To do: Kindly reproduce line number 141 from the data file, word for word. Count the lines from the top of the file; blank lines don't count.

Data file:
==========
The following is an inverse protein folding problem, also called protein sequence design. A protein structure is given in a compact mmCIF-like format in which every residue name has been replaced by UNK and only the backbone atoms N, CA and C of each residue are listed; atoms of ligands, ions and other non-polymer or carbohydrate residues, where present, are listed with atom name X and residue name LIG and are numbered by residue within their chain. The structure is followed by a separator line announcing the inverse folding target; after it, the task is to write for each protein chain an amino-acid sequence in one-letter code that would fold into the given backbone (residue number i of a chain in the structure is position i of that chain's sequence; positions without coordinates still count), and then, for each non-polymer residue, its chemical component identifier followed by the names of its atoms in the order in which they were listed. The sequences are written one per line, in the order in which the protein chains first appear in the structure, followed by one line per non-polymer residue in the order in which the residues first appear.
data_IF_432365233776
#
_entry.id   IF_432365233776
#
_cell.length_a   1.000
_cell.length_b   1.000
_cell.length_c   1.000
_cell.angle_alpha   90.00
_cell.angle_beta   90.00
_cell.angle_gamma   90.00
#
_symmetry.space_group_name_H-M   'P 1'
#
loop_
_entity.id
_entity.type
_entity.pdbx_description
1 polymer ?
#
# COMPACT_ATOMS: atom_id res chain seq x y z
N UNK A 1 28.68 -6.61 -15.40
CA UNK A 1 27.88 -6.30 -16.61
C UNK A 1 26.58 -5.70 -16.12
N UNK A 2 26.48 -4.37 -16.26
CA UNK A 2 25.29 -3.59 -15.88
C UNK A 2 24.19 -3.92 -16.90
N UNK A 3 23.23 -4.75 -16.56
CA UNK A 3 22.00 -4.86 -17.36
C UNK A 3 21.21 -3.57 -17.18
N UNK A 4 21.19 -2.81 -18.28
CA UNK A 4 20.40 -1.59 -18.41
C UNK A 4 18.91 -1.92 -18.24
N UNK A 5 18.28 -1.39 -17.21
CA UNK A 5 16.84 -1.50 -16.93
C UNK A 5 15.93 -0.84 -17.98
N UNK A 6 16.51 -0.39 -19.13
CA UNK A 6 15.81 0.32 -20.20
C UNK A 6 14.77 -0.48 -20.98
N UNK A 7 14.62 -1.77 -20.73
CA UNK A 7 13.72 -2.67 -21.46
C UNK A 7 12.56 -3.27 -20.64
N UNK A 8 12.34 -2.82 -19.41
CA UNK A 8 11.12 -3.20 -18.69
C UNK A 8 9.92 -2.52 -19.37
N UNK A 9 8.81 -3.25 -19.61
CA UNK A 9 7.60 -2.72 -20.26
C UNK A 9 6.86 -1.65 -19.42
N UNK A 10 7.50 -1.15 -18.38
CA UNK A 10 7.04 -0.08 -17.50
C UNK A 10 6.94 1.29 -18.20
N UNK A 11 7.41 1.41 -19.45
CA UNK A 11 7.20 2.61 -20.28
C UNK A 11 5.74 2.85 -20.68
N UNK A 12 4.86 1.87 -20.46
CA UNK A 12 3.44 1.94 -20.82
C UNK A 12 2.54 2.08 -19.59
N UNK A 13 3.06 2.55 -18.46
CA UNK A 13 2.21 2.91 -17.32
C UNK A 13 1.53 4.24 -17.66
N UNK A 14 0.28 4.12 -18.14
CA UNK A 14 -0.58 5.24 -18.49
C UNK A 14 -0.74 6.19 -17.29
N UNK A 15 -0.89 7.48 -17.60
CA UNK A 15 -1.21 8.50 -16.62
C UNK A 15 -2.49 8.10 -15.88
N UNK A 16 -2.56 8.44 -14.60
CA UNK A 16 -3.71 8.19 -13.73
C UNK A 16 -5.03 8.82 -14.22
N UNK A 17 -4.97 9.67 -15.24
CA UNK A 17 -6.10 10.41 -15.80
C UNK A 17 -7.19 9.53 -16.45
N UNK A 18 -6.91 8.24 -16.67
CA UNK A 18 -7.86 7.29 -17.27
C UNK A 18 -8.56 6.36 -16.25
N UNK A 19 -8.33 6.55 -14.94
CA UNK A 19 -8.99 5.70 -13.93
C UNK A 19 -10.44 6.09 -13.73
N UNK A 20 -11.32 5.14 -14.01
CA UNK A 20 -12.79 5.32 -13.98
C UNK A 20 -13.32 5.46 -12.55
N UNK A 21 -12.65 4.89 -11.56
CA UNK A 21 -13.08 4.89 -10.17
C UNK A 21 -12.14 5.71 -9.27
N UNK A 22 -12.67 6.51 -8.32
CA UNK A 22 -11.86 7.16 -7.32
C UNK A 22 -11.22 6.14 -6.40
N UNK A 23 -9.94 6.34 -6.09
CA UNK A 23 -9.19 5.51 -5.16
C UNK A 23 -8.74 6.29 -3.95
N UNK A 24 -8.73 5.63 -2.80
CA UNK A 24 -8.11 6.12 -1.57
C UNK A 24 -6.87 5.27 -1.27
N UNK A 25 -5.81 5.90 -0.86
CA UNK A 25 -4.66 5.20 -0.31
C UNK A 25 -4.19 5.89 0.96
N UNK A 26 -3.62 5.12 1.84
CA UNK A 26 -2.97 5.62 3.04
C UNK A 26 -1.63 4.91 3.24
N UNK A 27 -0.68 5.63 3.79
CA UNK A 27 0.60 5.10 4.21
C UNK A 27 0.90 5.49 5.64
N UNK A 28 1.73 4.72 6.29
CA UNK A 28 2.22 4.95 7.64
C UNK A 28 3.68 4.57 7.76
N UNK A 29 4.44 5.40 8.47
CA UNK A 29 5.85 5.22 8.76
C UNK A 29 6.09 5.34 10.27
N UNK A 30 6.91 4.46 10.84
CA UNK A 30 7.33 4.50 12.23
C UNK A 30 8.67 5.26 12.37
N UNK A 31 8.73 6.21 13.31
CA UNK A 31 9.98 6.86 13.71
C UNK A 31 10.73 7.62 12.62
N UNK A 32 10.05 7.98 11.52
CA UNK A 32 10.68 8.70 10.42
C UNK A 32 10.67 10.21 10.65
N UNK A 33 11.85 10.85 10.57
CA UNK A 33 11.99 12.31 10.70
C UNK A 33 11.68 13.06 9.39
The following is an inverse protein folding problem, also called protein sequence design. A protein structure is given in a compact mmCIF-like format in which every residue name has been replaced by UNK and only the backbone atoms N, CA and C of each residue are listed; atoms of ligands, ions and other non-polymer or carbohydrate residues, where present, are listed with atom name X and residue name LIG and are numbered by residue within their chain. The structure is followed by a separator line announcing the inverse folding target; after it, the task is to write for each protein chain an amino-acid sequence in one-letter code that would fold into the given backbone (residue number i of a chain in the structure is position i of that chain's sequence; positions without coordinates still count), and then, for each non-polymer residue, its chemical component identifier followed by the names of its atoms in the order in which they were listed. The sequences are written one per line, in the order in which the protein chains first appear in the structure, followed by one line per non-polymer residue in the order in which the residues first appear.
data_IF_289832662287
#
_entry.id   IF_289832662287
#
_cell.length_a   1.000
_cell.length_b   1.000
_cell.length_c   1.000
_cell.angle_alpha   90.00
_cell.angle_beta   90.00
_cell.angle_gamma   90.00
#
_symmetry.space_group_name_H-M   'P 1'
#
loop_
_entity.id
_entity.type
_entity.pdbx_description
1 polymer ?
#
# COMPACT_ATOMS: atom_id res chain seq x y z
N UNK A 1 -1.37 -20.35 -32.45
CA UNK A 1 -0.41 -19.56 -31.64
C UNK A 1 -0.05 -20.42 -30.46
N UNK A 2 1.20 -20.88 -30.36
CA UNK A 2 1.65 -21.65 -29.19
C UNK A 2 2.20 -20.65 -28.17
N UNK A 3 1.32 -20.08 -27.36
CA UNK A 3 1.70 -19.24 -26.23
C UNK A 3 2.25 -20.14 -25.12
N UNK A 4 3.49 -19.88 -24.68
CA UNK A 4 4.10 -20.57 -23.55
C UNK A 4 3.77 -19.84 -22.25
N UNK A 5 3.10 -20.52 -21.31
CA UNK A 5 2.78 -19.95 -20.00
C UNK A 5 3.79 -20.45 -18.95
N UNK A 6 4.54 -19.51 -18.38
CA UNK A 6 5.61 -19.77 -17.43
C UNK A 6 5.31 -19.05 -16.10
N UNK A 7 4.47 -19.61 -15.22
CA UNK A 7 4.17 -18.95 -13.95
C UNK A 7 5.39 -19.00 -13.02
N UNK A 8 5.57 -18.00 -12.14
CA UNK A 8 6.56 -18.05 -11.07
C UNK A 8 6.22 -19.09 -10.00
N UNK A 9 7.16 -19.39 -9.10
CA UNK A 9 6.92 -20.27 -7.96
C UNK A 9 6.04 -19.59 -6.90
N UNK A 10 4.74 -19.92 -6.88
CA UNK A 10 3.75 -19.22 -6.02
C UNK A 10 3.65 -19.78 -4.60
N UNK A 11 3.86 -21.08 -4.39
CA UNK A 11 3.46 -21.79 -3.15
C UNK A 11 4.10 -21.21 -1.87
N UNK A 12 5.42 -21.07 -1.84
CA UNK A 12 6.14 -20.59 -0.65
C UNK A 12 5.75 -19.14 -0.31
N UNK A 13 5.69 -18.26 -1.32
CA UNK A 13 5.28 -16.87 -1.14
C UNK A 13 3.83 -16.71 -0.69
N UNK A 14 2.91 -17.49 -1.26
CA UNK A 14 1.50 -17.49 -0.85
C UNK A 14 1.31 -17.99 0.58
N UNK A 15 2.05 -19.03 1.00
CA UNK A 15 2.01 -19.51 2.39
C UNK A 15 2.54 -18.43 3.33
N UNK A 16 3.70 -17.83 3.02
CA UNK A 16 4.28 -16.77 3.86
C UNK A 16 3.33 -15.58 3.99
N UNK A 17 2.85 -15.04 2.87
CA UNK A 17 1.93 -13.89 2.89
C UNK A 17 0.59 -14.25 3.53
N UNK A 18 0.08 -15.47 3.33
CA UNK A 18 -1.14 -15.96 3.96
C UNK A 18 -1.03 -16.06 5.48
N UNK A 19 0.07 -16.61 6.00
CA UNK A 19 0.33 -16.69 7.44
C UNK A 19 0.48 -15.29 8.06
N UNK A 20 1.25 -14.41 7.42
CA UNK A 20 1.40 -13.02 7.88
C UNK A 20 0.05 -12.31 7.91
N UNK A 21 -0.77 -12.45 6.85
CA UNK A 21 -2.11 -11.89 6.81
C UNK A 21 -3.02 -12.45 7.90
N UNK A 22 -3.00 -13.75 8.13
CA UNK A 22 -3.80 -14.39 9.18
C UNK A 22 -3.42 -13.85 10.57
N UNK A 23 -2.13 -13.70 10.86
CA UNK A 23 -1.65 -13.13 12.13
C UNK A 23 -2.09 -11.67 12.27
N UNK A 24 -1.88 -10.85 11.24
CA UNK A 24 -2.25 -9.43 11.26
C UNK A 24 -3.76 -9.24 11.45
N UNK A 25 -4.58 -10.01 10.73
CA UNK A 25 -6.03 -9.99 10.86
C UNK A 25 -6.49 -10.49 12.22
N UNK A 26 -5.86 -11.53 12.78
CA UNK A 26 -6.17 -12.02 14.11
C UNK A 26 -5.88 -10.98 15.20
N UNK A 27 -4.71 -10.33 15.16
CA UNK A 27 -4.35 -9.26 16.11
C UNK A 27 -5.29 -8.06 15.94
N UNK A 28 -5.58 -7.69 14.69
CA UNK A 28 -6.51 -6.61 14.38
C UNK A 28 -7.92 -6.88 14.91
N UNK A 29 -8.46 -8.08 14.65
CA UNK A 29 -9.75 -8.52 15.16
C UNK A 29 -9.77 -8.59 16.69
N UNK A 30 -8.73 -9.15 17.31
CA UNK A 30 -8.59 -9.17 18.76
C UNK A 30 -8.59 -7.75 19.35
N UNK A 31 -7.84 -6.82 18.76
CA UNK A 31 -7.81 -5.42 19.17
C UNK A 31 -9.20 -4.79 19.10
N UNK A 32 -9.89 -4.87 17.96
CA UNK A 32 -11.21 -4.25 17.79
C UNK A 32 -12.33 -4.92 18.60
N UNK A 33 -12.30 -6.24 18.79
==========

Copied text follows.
# COMPACT_ATOMS: atom_id res chain seq x y z